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Andrea Barrett demonstrates yet again how life tells its stories through aspiration, work, dreams, and disillusion of everyday people. She expertly listens and illuminates for us the inner journeys of a wide variety of sympathetic characters in her collection of stories, Natural History. It is a bravura performance from a well-loved and multi-awarded author.

The stories feature a principal group of characters; Henrietta Atkins, born before the Civil War in what might be the Finger Lakes district of New York, provides the focus for 150 years of storytelling. You wouldn’t, however, call this a multigenerational saga, because the short pieces here bring dramatic moments in people’s lives into clear focus, leaving other broad dramas and events out of the scheme.

Barrett introduces her characters and we come to know them very, very well. Henrietta is an accomplished amateur natural historian, a type with a long, illustrious history. She teaches high school science, and guides extra-curricular science activities. She eschews one potential proposal through an odd, self-conscious reaction, but does not go loveless through life.

Strong relationships between strong women abound in this collection, and provide some of the most gratifying reading. We witness the great and the tragic events of the times—the Civil War and the First World War both occur during Henrietta’s life, along with the 1918 influenza epidemic, the sensational early days of flying by celebrated pilots, and the Volstead Act, inaugurating Prohibition. Throughout, women reinforce each other during strife-torn times, write ground-breaking scientific papers, defy death in flying machines, and pass learning on the the next generation through wisdom and compassion.

Andrea Barrett’s power of observation, her kindness toward her readers, and her uncanny felicity with the language lead us to hours of delight and wonder. I recommend this very, very highly.
 


 

"What You Can't Give Me" by RC Binstock

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I feel like the china shop in the aftermath of a visit from a reckless bull. RC Binstock’s collection of short stories What You Can’t Give Me contains a series of punches to the gut, delivered to its characters and readers alike. Its current-day setting requires that it at least takes into account the unprecedented, polarizing convulsion of the COVID pandemic, which tends to plow people’s lives under, whether or not they fall ill.

There is a sharp edge in the language in these pieces; they display the author’s  enviable handle on 21st Century patter; this skill colors dialogue and exposition alike. Surprising, arresting reactions erupt to the surface in Binstock’s characters here, driving the action in this stunning collection to its memorable, sometimes heart-wrenching conclusion. This collection is a direct broadside hit, among the author’s finest work.

You will find yourself in fascinating settings here, whether it’s a funeral home trying to cope with the deluge of unexpected deaths during the pandemic’s first weeks; a grocery store where tension and aggression show a young employee’s surprising insight into the world around him; or a restaurant whose owner has had to fire almost all his employees after the dropoff of business. But it’s the vivid cast of characters which really carries this collection.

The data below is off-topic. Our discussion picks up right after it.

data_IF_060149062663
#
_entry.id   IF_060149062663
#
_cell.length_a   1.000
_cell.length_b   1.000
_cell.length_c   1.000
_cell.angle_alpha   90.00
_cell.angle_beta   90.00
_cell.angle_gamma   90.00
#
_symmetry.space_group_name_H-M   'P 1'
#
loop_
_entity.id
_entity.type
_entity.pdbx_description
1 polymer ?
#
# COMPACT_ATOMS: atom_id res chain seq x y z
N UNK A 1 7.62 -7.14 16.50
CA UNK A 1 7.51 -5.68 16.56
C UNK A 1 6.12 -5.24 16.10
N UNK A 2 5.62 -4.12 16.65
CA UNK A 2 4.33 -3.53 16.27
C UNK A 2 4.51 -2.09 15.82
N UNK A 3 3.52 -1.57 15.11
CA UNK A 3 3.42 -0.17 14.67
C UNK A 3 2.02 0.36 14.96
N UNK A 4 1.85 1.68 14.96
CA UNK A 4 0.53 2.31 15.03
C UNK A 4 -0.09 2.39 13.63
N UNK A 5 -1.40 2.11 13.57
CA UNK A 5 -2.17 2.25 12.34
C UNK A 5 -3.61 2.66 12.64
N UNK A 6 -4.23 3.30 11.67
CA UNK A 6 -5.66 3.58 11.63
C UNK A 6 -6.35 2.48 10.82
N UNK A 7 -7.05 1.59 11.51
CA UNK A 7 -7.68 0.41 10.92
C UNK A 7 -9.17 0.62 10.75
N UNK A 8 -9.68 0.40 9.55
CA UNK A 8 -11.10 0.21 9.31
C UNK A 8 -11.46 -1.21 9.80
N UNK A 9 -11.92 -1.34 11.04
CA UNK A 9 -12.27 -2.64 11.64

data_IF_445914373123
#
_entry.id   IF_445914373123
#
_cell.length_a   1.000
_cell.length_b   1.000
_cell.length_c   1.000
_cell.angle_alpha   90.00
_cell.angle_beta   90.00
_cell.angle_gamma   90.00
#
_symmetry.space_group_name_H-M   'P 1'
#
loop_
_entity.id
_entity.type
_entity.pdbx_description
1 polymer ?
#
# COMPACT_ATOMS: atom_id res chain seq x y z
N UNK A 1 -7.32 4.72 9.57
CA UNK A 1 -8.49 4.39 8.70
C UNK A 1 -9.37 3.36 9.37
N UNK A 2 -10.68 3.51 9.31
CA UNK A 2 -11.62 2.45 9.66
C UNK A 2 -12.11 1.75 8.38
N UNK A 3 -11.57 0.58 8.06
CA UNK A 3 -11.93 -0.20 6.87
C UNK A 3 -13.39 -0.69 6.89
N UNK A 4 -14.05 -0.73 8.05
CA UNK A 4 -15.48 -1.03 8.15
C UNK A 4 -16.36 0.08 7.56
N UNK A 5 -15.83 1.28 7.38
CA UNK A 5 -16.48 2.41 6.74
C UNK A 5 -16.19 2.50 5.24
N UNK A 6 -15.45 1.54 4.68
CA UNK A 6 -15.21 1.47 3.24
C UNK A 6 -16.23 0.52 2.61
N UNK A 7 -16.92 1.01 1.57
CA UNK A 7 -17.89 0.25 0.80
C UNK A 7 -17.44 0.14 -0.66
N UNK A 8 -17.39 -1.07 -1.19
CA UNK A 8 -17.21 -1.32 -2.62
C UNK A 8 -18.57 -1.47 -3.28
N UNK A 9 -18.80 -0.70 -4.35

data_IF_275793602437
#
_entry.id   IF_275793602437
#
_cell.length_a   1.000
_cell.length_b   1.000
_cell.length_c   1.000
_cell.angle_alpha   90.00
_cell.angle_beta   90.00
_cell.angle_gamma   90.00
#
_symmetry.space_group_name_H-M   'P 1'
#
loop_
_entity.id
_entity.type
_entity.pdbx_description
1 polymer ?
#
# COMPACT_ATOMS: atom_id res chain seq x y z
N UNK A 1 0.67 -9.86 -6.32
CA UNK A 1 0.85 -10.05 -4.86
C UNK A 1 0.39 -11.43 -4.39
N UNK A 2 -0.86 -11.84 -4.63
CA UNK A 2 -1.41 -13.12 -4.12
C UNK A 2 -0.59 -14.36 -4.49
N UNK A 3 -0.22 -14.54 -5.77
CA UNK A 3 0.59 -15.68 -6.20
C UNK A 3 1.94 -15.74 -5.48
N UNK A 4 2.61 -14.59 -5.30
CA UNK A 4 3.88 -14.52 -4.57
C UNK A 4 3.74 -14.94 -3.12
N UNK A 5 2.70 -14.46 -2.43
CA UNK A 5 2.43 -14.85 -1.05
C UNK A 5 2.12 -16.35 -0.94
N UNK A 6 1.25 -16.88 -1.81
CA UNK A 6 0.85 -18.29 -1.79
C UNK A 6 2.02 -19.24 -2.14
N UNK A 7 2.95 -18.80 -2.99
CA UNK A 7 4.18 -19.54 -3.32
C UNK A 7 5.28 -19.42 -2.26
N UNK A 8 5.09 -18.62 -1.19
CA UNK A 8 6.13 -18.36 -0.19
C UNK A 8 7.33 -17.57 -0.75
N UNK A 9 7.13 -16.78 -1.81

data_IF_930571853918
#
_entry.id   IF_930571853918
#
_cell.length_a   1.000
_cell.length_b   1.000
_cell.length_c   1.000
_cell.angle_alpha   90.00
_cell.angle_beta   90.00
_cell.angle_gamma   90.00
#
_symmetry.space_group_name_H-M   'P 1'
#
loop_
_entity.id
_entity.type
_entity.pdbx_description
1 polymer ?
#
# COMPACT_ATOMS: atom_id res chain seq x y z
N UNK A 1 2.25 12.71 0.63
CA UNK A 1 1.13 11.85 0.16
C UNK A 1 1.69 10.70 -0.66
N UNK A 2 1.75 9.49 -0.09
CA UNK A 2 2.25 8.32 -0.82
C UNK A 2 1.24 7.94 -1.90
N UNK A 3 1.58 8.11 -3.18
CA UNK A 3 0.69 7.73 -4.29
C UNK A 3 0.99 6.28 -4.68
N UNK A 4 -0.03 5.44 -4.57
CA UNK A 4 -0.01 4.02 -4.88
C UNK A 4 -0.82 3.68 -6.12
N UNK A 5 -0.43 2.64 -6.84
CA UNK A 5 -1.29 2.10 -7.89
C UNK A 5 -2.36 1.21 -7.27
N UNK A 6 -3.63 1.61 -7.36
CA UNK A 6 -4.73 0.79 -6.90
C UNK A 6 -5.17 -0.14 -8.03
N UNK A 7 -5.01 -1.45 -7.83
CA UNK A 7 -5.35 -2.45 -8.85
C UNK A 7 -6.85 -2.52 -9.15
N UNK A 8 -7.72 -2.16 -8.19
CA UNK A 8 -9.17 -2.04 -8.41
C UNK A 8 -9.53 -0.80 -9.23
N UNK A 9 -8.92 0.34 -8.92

A young worldly-wise waitress feigns amusement at her boss’s lewd innuendo because she feels sure he’d never assault her; the wife whose husband suddenly and cruelly estranges himself from her and the children, but who won’t leave because of the lockdown; the grocery store bagger with Down syndrome, whose thought process shows the author’s bravura skill; and, a personal favorite, the South Asian immigrant pharmacist who administers vaccines at an assisted living home, only to have her life changed when she meets a sympathetic resident in her 90s.

What You Can’t Give Me treats interracial marriage, the #Me Too movement, and the cultural divide in a variety of settings. But in its essence, this collection explores the human need for intimate partnership. In a wide variety of settings, felt by widely divergent characters at various points in their relationships, this very human need is met, thwarted, pursued, or frustrated in the stories, but always, in Binstock’s hands, perceptively, brilliantly.

Intimate and immediate, topical and unpredictable, I can’t recommend What You Can’t Give Me enough.

 


 

"Reading in the Brain" by Stanislas Dehaene

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Subtitle: The New Science of How We Read

 In 2009, French cognitive neuroscientist Stanislas Dehaene proposed in his book Reading in the Brain a hypothesis to describe brain activity in humans when they read. He calls it neuronal recycling, and it’s based on a few elementary facts.

Writing systems and reading have been around for only about 5,000 years, much too short a timeframe for humans to evolve brain structures tailored specifically to reading. So, obviously, humans did not evolve reading as a skill. Dehaene’s thesis is based on MRIs of peoples’ brains while they read, and research into the anatomy of primate brains. In chimpanzee and macaque brain structures, neurologists have learned that synapses within the occipital and inferior temporal areas fire when the subject is shown certain shapes.

Dehaene has also found the analagous areas in human brains in use while a person is reading. In simple terms, the author’s hypothesis states that reading “hijacks” these brain structures evolved to recognize certain critical shapes and directed their use to recognizing letters and words. From there, writing systems have adapted to take advantage of some apparently pre-programmed, or evolved, primate brain functions. The result is a literate population who can communicate in great detail with the dead, and can leave communications for future generations after they themselves are dead. It’s obviously a superpower.